Production[edit]

Writing[edit]

Night of the Blood Beast was produced by B movie filmmaker Roger Corman (pictured) and his brother, Gene.

Night of the Blood Beast was one of several films produced by B movie filmmaker Roger Corman and his brother, Gene Corman. The two also partnered together in making Hot Car Girl (1958), Beast from Haunted Cave (1959), Attack of the Giant Leeches (1959) and The Premature Burial (1962).[2] Jerome Bixby, the science fiction screenwriter who wrote It! The Terror from Beyond Space (1958), was originally approached for the job, but Bixby was working on another project and recommended his close friend Martin Varno for the job.[3] Varno, the son of veteran actor Roland Varno,[4] was 21 years old at the time.[5] He met with Roger and Gene Corman, who discussed with him what Varno called "some sort of a weird idea for the picture". They offered Varno a couple hundred dollars for the job, which was below the minimum compensation rates known as "scale", but Varno was not part of the Writers Guild of America at the time and did not know about the guidelines. He accepted the offer and signed a contract.[6] Although Varno had a rough idea it would be a low-budget film, he said the Cormans set no specific guidelines for him: "I gave them the impression that I knew pretty much what I was doing, and they sort of got the idea that I wasn't going to use 50,000 extras and things."[7]

It took about six weeks to write the Blood Beast script.[6] It was written under the working title Creature from Galaxy 27, which was conceived by Varno, but the Corman brothers later changed it to Night of the Blood Beast.[7] Gene Corman received film credit for conceiving the film's story, but Varno claimed he wrote the film almost entirely himself and that Corman had little to do with the story: "He had some rambling ideas but they didn't have very much to do with the movie that became Night of the Blood Beast."[6] Varno also said of him: "Gene didn't open his mouth, really, until Roger told him he could."[7] Varno said he wrote the screenplay alone and showed parts of it to Roger and Gene Corman as he went along. Varno researched medical and aerospace technology at a library in Hollywood near Vine Street.[7] The story, which fictionally portrays America's manned voyage into space,[8] was heavily influenced by the real life Space Race ongoing between the United States and Soviet Union at the time.[6] Gene Corman said another major inspiration was The Thing from Another World (1951), a Howard Hawks-directed science fiction film about a group of soldiers and scientists threatened by an alien creature in a remote Arctic research outpost. He said of the film, "How could you not be [influenced]? We had to be, if only indirectly or subconsciously. That was a classic film then, a classic film today."[9] However, Varno said any influence from The Thing was only subconscious: "I loved some of the scenes in The Thing and I'm sure that crept in one way or another, but not overtly."[10]

Varno said he received uncredited assistance from his friends and fellow screenwriters Jerome Bixby and Harold Jacob Smith, the latter of whom won an Academy Award for Best Original Screenplay for the film The Defiant Ones (1958). Varno ran lines and ideas by both men and sought advice. Smith in particular inspired lines for the speech made by the monster at the end of the film, in which the creature discusses how the human characters consider him the embodiment of evil simply because he is different from them. Varno said much of that dialogue from Smith, however, ended up getting cut from the final film.[7] One of the primary themes of the film, as embodied in John Corcoran's attempts to defend of the alien creature, was that simply because someone or something is ugly or different does not necessarily make it evil.[5] However, the script also followed a common trait of most horror films of the 1950s that even somewhat understandable monsters are not entirely sympathetic, and the Blood Beast creature proves itself evil by impregnating Corcoran against his will and pursuing world domination.[11]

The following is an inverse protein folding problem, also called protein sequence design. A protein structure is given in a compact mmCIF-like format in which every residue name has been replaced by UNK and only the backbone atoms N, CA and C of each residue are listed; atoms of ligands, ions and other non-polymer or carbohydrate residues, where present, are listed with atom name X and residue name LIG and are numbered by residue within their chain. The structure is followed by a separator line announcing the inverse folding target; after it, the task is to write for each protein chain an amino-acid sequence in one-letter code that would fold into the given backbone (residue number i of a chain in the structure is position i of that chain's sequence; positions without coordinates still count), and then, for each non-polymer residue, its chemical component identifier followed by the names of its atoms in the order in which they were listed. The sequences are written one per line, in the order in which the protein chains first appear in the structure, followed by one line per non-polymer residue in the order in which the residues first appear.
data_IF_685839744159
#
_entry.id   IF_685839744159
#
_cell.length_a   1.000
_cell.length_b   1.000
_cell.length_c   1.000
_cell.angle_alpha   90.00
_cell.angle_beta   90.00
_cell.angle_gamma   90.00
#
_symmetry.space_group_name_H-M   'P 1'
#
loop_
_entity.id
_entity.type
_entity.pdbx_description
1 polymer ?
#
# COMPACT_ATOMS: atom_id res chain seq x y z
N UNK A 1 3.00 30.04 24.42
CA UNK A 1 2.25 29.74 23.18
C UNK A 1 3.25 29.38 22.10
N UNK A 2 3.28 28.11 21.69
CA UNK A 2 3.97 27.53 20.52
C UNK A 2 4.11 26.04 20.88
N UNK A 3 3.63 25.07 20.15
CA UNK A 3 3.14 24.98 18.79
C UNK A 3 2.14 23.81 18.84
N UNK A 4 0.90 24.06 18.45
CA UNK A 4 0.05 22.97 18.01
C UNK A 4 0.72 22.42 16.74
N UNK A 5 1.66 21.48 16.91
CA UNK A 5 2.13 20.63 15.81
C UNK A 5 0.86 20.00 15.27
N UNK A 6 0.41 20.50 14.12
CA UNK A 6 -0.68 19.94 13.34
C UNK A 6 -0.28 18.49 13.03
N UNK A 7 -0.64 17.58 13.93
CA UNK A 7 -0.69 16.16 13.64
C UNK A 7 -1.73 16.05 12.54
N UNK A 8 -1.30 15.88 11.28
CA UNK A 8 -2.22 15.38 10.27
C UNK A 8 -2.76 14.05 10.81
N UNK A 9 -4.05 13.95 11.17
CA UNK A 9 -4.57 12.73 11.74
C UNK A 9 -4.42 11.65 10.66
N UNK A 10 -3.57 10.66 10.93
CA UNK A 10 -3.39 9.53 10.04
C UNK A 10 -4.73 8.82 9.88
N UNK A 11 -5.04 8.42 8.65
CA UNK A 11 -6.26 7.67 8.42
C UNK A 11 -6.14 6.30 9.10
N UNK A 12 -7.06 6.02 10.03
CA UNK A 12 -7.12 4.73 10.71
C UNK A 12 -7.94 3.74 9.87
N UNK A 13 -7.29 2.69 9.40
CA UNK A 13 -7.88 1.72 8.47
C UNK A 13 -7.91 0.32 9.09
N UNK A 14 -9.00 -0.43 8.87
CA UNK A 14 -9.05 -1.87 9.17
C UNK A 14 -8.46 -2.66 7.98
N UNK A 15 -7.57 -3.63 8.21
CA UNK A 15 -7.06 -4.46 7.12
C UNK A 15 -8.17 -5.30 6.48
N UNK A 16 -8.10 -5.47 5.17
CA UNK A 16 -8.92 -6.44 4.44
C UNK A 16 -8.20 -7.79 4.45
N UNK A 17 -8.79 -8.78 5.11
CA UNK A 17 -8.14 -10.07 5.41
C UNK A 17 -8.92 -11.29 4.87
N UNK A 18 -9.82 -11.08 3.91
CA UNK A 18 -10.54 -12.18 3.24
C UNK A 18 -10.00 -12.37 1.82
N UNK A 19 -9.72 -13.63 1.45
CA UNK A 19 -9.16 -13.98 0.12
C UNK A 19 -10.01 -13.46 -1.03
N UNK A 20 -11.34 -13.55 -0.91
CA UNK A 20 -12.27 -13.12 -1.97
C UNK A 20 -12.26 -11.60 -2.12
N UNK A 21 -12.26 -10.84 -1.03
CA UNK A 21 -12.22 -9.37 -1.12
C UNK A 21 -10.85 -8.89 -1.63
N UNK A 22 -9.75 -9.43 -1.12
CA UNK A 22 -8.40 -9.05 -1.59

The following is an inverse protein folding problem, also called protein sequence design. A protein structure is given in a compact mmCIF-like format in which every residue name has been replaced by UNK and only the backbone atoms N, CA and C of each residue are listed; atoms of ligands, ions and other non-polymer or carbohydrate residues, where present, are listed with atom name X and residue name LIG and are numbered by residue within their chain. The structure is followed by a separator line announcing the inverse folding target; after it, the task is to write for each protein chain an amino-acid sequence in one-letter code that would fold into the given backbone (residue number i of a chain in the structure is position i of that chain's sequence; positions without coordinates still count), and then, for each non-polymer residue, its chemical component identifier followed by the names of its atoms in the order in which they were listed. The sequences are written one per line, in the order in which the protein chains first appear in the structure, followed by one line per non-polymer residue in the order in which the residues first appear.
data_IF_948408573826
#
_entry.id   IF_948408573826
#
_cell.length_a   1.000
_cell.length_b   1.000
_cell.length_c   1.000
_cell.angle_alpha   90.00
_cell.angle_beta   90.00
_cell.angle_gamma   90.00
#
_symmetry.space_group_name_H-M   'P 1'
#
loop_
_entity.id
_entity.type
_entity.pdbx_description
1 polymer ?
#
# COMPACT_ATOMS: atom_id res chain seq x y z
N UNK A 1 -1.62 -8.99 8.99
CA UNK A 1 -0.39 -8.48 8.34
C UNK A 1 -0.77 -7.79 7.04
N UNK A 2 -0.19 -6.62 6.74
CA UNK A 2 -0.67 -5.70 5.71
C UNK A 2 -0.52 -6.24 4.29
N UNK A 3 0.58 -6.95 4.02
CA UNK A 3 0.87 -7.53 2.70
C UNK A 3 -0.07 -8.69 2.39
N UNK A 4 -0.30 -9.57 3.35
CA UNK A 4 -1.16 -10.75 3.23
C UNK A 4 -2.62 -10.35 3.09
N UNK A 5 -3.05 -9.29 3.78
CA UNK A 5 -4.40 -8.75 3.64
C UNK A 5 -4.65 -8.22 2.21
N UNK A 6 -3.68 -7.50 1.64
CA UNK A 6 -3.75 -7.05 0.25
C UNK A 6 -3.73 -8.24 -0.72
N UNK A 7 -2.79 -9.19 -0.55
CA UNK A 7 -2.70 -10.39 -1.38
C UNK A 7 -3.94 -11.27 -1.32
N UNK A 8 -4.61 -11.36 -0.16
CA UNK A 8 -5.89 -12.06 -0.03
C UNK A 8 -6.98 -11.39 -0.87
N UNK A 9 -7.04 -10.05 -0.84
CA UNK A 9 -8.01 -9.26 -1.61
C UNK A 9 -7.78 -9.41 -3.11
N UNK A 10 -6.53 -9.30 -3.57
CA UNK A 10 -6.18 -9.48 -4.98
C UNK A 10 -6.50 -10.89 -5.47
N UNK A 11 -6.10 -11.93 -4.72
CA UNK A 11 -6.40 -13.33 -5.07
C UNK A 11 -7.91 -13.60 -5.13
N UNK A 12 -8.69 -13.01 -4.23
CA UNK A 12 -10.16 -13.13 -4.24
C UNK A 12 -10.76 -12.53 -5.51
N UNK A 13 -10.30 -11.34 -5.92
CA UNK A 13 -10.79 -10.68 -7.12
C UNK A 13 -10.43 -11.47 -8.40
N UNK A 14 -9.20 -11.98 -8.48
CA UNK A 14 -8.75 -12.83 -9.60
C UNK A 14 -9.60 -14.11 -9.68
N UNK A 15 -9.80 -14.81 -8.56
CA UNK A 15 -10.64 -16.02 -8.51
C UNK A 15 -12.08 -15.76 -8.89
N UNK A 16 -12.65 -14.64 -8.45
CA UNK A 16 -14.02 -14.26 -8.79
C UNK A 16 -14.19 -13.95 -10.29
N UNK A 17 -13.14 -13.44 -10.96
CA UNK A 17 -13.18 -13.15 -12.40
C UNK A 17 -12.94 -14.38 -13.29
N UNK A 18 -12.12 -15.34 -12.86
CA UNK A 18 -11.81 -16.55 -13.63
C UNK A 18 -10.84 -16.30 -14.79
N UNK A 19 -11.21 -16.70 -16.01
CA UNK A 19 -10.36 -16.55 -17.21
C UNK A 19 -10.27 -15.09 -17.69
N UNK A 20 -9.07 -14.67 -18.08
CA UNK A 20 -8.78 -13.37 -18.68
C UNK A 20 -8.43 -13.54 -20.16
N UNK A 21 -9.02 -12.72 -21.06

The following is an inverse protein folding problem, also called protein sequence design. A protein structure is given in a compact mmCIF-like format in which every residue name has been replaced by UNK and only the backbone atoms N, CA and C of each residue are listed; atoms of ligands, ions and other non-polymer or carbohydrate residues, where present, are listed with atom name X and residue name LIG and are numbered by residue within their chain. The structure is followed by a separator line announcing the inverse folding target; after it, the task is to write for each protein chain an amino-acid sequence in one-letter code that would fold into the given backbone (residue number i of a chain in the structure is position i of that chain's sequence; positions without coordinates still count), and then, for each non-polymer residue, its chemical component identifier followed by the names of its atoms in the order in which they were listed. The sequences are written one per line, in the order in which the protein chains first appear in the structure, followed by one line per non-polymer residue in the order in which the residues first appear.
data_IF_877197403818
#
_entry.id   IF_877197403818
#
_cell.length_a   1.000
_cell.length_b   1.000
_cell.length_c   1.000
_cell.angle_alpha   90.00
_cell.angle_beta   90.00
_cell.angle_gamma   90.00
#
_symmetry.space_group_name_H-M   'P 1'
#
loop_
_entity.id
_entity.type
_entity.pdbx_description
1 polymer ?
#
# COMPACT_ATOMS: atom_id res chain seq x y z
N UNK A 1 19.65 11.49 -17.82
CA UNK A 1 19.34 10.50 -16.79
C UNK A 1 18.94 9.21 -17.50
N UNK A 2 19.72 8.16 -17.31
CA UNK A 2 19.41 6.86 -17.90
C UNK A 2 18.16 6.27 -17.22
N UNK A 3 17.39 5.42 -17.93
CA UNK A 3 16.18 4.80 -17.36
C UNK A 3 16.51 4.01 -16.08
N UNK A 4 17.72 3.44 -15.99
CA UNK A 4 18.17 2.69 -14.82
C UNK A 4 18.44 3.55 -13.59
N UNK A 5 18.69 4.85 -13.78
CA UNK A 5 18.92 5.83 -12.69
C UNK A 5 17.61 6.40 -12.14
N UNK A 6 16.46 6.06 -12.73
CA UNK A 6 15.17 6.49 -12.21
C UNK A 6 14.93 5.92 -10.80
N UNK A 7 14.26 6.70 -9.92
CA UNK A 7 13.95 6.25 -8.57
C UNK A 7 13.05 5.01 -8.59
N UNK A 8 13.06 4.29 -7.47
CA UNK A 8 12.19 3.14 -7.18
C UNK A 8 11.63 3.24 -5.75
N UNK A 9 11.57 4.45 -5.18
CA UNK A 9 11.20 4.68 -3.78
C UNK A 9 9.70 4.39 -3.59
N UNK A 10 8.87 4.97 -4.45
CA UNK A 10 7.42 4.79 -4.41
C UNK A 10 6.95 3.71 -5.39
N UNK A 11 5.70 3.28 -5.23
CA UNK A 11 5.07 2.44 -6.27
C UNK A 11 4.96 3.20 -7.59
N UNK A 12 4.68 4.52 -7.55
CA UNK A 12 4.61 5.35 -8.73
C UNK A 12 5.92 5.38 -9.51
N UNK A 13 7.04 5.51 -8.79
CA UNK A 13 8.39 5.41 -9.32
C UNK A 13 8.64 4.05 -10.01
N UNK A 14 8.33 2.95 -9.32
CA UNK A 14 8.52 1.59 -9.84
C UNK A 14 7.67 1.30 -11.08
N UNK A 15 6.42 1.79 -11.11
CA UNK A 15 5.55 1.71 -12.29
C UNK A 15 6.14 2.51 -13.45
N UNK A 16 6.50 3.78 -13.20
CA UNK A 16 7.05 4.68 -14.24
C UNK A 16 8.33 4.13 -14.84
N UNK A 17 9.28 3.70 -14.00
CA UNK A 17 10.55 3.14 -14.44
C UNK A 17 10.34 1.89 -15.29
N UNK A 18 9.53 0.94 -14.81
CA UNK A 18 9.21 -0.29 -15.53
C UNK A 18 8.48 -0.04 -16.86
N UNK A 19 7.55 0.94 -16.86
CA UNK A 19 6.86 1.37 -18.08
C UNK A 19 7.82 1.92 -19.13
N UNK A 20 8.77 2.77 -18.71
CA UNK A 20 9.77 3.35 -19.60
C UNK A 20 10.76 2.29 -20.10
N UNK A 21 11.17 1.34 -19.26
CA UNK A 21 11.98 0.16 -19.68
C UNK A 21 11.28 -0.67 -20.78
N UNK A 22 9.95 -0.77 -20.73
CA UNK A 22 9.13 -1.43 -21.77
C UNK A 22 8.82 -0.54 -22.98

Casting[edit]

The Cormans cast the film together with director Bernard L. Kowalski, who was 28 years old at the time.[12] Kowalski also directed Roger Corman's Hot Car Girl. Night of the Blood Beast was one of Kowalski's first directorial credits and his first science fiction film, although he later went on to direct Attack of the Giant Leeches.[13] For the Blood Beast cast, they mostly selected actors that had worked on other Roger Corman films. Michael Emmet had worked with Kowalski on the Western television series Boots and Saddles, where Kowalski directed most of the episodes Emmet had a major role in and was impressed with the actor's work ethic. Emmet later starred in the Roger Corman film Attack of the Giant Leeches. Ed Nelson also worked on several Roger Corman films, including Swamp Women (1955), Attack of the Crab Monsters (1957), Teenage Doll (1957) and She Gods of Shark Reef (1958).[14] When asked what Nelson remembered about the film during a 2003 interview, he admitted, "Not much", but he said Roger and Gene Corman were very knowledgeable about film and treated the material "light-heartedly".[12]

Filming[edit]

These kinds of shows are made as a collaborative effort. Everyone did everything, which is a wonderful way to work. I mean, everyone's totally involved, everyone cares. Though they were seven-day shows and the titles were exploitative, we wanted them to be the very best we could possibly make them.

 — Bernard L. Kowalski[15]